Chinese officials launch 'witch hunt' amid financial market paranoia

A Chinese investor checking share prices in a stock firm
(Image credit: STR/AFP/Getty Images)

The Shanghai Composite Index has plummeted 37 percent since June, due in part to a period of weak economic data and Beijing's recent currency devaluations. In an attempt to rescue their economy, China's government is now treating investment firms with the same suspicion and scrutiny with which they have traditionally policed their political dissenters. "They seem to be harassing anybody that they thought was selling or was short," one Hong Kong hedge fund manager told The New York Times. "Hello, it's a hedge fund — they are long and short — but China is only looking at the short side."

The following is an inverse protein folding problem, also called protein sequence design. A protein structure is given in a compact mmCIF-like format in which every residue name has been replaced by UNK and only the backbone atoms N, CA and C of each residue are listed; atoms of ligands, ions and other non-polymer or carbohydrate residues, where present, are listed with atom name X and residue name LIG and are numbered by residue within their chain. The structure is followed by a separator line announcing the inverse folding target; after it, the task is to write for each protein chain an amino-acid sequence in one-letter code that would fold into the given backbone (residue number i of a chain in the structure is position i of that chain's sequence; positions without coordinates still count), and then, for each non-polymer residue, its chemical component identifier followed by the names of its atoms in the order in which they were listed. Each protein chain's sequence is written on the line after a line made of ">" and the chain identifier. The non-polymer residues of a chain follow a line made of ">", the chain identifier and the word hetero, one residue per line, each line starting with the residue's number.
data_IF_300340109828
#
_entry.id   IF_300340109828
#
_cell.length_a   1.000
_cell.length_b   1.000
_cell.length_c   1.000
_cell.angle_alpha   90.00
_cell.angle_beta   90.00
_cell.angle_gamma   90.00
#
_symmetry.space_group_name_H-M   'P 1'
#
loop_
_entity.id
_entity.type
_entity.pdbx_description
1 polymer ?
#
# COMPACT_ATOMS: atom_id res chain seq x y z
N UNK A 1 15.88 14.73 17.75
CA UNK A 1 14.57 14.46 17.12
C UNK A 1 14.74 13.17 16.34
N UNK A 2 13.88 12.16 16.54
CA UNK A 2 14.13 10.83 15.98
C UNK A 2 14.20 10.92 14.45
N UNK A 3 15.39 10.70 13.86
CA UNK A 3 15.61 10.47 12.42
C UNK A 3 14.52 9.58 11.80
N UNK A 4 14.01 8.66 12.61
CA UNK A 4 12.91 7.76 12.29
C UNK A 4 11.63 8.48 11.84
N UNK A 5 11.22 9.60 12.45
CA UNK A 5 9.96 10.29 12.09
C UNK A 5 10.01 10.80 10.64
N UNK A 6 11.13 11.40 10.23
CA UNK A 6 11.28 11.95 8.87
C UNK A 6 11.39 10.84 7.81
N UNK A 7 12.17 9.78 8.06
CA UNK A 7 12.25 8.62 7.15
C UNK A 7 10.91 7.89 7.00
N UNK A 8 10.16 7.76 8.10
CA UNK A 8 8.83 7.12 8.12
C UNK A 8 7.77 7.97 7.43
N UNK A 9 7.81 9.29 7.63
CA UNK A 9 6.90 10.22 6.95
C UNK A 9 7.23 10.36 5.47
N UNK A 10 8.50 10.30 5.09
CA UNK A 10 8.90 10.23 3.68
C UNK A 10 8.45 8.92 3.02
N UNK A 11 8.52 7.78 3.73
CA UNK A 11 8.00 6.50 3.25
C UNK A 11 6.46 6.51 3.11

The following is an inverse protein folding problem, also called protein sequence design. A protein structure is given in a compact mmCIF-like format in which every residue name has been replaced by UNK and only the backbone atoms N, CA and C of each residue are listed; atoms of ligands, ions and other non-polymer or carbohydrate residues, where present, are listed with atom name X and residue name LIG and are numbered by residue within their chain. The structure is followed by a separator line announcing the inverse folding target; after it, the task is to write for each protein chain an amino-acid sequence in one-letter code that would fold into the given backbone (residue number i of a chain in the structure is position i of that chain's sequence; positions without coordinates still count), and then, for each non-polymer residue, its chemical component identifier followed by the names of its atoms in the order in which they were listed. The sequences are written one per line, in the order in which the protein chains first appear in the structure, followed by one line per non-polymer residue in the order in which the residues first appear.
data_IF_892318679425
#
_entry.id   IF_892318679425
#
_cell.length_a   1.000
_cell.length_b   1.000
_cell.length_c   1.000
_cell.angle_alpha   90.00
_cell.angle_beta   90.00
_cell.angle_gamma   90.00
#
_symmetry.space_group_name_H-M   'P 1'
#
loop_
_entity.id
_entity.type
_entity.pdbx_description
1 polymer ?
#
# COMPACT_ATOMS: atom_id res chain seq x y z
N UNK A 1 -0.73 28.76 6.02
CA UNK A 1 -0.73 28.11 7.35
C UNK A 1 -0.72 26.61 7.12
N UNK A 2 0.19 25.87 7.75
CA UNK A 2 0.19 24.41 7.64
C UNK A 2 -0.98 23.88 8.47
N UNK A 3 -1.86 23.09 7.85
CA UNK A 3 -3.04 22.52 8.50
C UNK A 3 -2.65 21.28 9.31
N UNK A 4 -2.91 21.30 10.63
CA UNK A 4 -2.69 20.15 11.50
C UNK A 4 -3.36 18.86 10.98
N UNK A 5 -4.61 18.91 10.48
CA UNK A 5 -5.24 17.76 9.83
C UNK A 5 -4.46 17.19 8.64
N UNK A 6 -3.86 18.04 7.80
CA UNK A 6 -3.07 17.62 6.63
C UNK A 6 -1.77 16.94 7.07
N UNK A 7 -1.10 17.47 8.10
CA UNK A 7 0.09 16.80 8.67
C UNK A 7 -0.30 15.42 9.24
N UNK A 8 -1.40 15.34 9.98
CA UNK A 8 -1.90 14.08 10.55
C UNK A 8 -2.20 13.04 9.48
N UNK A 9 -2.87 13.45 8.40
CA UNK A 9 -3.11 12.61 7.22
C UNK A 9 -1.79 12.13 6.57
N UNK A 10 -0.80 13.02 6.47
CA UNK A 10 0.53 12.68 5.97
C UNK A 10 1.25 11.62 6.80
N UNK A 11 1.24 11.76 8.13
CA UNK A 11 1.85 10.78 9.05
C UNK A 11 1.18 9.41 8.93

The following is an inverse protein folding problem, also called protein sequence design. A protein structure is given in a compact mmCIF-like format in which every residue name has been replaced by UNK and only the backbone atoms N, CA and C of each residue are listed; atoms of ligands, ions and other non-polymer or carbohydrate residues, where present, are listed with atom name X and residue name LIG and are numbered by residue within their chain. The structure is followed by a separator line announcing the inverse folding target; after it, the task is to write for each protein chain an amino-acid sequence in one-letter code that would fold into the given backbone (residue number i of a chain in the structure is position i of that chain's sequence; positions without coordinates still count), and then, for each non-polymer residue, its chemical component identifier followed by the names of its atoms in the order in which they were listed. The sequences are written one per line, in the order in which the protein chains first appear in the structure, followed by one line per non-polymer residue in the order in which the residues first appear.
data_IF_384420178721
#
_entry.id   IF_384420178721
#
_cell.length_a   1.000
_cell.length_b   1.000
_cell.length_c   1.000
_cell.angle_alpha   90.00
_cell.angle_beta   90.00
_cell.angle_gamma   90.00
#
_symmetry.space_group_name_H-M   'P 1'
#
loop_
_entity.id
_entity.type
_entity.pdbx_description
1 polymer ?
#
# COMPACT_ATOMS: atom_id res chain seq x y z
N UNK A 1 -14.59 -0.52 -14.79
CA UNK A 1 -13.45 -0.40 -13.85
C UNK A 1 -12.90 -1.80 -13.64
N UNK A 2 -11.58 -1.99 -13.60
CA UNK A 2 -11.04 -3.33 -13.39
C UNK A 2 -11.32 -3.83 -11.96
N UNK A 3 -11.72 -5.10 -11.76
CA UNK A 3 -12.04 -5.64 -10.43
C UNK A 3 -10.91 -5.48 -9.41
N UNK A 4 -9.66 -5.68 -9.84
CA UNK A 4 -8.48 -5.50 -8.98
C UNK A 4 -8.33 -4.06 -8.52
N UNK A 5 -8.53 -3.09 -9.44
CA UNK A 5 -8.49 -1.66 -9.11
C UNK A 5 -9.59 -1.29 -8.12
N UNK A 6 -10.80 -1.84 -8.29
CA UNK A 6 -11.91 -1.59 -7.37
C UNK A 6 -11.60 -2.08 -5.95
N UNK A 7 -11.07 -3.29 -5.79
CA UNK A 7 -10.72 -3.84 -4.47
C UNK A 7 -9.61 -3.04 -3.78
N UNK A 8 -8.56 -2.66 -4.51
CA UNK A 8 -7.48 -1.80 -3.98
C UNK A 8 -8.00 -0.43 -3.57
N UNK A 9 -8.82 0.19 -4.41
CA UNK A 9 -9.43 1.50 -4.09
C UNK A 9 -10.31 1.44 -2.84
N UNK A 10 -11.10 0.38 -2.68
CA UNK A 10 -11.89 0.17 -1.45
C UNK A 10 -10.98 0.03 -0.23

Nearly 200 reporters have been punished by a special police campaign for "spreading rumors," according to the Times, the most notable of which was financial journalist Wang Xiaolu, who was detained by police and later made to apologize for an article the government believed had the potential to further damage the market. Other instances include police officers downloading trading data, or telling fund managers to stop selling.

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